Caesars Pulls Skill-Based Games From Atlantic City
Caesars has recently decided to end its first foray into skill-based casino games in New Jersey. The Casino giant has ordered all skill-based games to be pulled from the floor at its casinos in Atlantic City. Skill-based gambling, as it stands right now, uses slot machines that are combined with traditional video games, in an attempt to attract younger gamblers. Millennials have so far proven to be disinterested in gambling, and skill-based games were supposed to try and change that.
Caesars Experiments with Skill-Based Casino Games
Caesars announced last year that it would be adding skill-based casino games to its casinos in November 2016. The new games would be added to the floor of Harrah’s Resort, Caesars, and Bally’s in Atlantic City. The move was hailed by the industry and seen as a potential turning point in the future of casino games. The first game to be introduced was called Danger Arena and was a hybrid between a first-person shooter and a slot machine.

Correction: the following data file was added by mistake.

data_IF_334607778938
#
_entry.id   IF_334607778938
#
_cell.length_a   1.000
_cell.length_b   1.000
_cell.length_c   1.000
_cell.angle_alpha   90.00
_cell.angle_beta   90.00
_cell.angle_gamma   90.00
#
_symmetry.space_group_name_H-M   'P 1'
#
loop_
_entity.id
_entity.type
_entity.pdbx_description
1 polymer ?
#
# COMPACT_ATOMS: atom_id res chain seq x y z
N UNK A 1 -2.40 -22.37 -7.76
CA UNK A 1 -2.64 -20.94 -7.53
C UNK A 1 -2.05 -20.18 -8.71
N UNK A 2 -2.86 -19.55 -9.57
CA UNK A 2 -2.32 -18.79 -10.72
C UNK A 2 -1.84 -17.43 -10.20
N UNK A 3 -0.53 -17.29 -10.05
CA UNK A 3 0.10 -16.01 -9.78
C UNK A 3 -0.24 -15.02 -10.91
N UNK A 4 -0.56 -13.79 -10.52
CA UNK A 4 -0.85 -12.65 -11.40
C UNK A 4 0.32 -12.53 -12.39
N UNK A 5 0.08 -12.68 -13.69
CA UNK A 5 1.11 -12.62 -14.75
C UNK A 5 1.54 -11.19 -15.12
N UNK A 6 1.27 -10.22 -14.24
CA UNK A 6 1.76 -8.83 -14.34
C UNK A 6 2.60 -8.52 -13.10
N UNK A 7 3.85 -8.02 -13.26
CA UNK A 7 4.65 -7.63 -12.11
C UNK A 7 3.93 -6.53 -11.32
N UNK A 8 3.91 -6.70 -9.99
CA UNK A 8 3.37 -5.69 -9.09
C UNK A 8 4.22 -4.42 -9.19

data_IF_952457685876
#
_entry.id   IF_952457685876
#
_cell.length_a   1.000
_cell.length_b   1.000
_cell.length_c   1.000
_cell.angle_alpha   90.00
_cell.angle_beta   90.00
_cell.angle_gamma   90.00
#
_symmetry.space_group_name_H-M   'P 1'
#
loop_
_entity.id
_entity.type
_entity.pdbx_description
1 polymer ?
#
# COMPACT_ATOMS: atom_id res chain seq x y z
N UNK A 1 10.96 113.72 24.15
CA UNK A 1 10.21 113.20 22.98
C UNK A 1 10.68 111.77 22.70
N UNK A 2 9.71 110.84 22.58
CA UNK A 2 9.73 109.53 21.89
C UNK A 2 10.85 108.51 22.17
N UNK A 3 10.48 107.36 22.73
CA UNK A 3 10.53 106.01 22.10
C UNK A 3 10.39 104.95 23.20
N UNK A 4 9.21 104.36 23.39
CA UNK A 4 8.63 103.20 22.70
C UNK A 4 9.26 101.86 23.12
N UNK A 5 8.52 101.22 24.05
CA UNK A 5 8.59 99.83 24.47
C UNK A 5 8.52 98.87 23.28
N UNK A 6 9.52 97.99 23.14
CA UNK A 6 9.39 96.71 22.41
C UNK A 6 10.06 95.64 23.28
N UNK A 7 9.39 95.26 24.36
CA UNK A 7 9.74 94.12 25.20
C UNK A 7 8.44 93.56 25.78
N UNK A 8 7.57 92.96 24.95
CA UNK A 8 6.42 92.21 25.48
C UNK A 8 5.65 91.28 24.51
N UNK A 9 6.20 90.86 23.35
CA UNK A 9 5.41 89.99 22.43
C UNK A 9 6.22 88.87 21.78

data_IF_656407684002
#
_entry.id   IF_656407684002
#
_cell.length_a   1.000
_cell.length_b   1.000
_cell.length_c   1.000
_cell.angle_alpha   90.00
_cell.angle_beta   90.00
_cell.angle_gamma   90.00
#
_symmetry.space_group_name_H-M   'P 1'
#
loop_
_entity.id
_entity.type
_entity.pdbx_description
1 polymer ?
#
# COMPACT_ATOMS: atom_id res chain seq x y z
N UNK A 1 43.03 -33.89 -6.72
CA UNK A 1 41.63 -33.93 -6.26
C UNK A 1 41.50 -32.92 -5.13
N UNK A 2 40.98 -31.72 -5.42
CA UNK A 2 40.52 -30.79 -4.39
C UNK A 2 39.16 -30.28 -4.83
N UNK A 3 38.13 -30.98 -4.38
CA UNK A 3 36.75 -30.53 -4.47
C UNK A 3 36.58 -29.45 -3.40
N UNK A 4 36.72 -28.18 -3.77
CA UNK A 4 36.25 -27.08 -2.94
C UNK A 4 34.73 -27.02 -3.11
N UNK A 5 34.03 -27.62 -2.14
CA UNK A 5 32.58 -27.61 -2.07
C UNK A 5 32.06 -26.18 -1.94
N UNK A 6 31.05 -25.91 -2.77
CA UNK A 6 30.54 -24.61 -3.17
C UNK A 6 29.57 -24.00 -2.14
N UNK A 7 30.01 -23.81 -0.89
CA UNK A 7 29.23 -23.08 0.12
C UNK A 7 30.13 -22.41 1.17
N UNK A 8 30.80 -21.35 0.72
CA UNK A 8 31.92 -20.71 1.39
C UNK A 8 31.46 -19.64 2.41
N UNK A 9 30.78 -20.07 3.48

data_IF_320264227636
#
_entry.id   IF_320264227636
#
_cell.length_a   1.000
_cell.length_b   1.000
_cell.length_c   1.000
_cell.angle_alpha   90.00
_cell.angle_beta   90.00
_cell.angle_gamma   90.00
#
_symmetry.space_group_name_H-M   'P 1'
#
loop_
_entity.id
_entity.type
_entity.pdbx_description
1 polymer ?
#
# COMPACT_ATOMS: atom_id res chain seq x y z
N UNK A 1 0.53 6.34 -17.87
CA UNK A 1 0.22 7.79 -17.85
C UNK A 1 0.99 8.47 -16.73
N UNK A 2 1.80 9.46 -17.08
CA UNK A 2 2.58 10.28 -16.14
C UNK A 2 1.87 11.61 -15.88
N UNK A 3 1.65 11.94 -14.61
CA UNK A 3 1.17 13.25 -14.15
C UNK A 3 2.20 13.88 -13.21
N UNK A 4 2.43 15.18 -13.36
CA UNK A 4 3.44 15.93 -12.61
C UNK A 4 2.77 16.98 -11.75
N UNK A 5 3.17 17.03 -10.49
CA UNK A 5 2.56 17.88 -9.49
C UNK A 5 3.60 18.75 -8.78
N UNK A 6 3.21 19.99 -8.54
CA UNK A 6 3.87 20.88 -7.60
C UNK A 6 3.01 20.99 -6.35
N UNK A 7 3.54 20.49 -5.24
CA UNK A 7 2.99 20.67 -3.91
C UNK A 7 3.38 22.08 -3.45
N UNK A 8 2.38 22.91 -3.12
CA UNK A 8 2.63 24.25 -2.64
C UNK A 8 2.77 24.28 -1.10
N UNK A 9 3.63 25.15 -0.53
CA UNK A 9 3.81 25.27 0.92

Unfortunately, the experiment with skill-based casino games did not pay off for Caesars. All 21 games will be removed from the casino floor as soon as possible, as none of them have managed to generate enough profit to cover the vendor fees.
On the plus side, Caesars did say that they have not given up on skill-based casino games and will continue to try and find a way to make it work and attract millennial gamblers. A representative from Caesars has said that the whole undertaking was a big learning experience for the casino group and perhaps the skill-based games didn’t stand out enough. On casino floors with 1500+ slot machines, the new games may have just blended in.
It is vitally important for casinos to figure out how to attract millennials, as it is expected that the buying power of this group of people will exceed that of the ‘baby boomers’ by 2020. The struggle is that Millennials have been exposed to high-tech entertainment, such as video games, all their lives and casino games seem boring in comparison.
Revenue generated by slot machines has steadily been declining, from the all-time high in 2007 of $355 billion, to $291 billion in 2014.